Spacefem (spacefem) wrote,

The Platinum Rule by Tony Alessandra

My company uses a manual called For Your Improvement that has book lists for different career skills you want to work on. Some of the books are a little obscure but I love a good recommendation, and for "political savvy" it recommended "The Platinum Rule" by Dr. Tony Alessandra. "political savvy" is on my list of opportunities that I could be a little better at, I can come on a little strong. Various managers have really valued this about me - to a point. You know how that is.

So I picked up "The Platinum Rule" and actually loved this book! I know in my last entry about a personality type book I lamented that all of these were starting to sound the same, too fluffy and unhelpful, stuff I've heard, self-esteem boosts that take what you say in a quiz and turn it around so you feel like you're reading about yourself and think "oh this author gets me" but what's it do for you, in the end? (that entry was about the bestselling "How The World Sees YOU" which I thought was just awful)

Well The Platinum Rule isn't about you. It does have a personality quiz to self-evaluate. The quiz is right there in the book, I really liked that, no clunky one-time online code that doesn't work. But once you take the quiz, it's about identifying behaviors that will help you size up other people and understand how to appeal to their needs.

We don't want want the same things. We don't all want to be treated the same way, or as the golden rule implies, "as you would be treated". Some people really want to know they're going to get ahead of the competition, others would rather we all get along. Some people want excitement, others are reluctant to embrace even the smallest change.

There are four different personality types, based on a two axis grid. The first consideration is how forward you are. If you burst into a room, take control, cut to the chase, jump in with both feet, you're probably either a Director or Socializer. If you hold back and want to take every detail into account, you're a Relator or a Thinker.

The second axis has to do with whether you're more focused on facts or relationships, reminded me of a T/F thing if you've done myers-briggs. If you care about people getting along, want to make sure everyone is heard, value whether they like you, you're a Socializer or a Relator. If you'd rather think things out logically and don't care as much about feelings, you're a Director or a Thinker.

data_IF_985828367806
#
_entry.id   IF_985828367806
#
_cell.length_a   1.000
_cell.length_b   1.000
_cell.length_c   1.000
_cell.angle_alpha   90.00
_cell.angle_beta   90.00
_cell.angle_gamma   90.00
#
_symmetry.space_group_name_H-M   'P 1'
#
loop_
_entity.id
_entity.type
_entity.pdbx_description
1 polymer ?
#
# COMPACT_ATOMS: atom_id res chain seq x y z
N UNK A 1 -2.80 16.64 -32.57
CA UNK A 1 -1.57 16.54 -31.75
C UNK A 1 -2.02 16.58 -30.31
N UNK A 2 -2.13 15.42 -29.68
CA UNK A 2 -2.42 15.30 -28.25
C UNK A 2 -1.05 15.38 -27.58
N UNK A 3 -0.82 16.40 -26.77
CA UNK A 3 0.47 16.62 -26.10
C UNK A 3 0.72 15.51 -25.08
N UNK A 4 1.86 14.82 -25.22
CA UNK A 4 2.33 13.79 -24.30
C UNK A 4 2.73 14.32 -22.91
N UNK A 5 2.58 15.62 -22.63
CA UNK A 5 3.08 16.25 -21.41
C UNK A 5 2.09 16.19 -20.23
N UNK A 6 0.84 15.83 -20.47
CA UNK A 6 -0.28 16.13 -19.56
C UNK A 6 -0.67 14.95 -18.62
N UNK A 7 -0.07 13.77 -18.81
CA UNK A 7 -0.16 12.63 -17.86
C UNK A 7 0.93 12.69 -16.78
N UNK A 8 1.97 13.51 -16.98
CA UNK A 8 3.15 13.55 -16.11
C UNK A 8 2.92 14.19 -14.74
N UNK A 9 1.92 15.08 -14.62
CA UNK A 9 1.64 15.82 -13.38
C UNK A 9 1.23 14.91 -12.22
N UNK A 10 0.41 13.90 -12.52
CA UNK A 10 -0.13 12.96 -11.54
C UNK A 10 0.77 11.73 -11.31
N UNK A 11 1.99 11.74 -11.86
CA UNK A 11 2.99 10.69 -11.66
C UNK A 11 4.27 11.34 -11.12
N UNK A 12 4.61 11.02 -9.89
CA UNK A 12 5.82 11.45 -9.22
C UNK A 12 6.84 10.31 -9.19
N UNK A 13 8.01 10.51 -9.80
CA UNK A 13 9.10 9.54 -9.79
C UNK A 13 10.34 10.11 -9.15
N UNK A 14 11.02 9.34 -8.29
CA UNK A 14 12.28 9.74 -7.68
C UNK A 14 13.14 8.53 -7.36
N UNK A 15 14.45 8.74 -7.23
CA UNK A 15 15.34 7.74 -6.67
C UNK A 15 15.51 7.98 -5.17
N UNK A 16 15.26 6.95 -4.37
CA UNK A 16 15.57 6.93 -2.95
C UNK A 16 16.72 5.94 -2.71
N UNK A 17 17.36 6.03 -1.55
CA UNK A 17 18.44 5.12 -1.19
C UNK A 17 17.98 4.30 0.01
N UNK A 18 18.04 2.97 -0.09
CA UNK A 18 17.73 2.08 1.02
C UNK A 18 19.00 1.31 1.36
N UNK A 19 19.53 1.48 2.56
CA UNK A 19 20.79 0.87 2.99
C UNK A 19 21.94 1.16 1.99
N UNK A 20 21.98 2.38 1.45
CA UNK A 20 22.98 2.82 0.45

The book is full of examples about how to adjust your communication based on who you're dealing with. My favorite chapter was the one on dealing with change. I tested towards the "Director" style... tell everyone "here's what happened, it's not our choice, deal with it and move on." But I could help people adjust a little easier if I relate to them on their level. Remind the Relators what's *not* changing so they can focus on their comfort zones. Give the Thinkers a detailed account of why this happened. Show the Socializers how the change has created opportunities for them to be a star.

There's a lot about sales, teamwork, work relationships and power.

If this book reminds me of anything it's probably "The 5 Love Languages" which is about marriages. It explains why one spouse will say "I feel so ignored because s/he never buys me anything special" and the other one will say "I'm such a great listener, isn't that all you need?" or whatever. It's interesting. "The Platinum Rule" even mentions in a few places that you have to speak the "language" of whoever you're dealing with. But this one is all about professional relationships.

The authors do caution about sizing people up too quickly, or judging people, or putting them in boxes. But the vast array of different needs discussed in the books make for a wide toolbox, so I feel like if one approach doesn't work, there are others to try. The point is that you need to read people's reactions and don't assume they're just like you. I think that's an all around very good approach.

I will totally admit that lately at work, I have been STUMPED about some people asking me so many questions before we dive into a project. I like to tell people to just hit the road with me, we'll figure out what works along the way... and then I find that not everyone is with me. Now I feel like I have some ideas for things to listen for in their reactions. I'll have some ideas for things they might be looking for, and can leverage their style as a strength for my teams. This book brought up some great strengths that come along as a bonus when you meet someone who's slower and more detail-oriented. I can come from a different place when I encounter them instead of just getting frustrated. Win.
Tags: books, books - business
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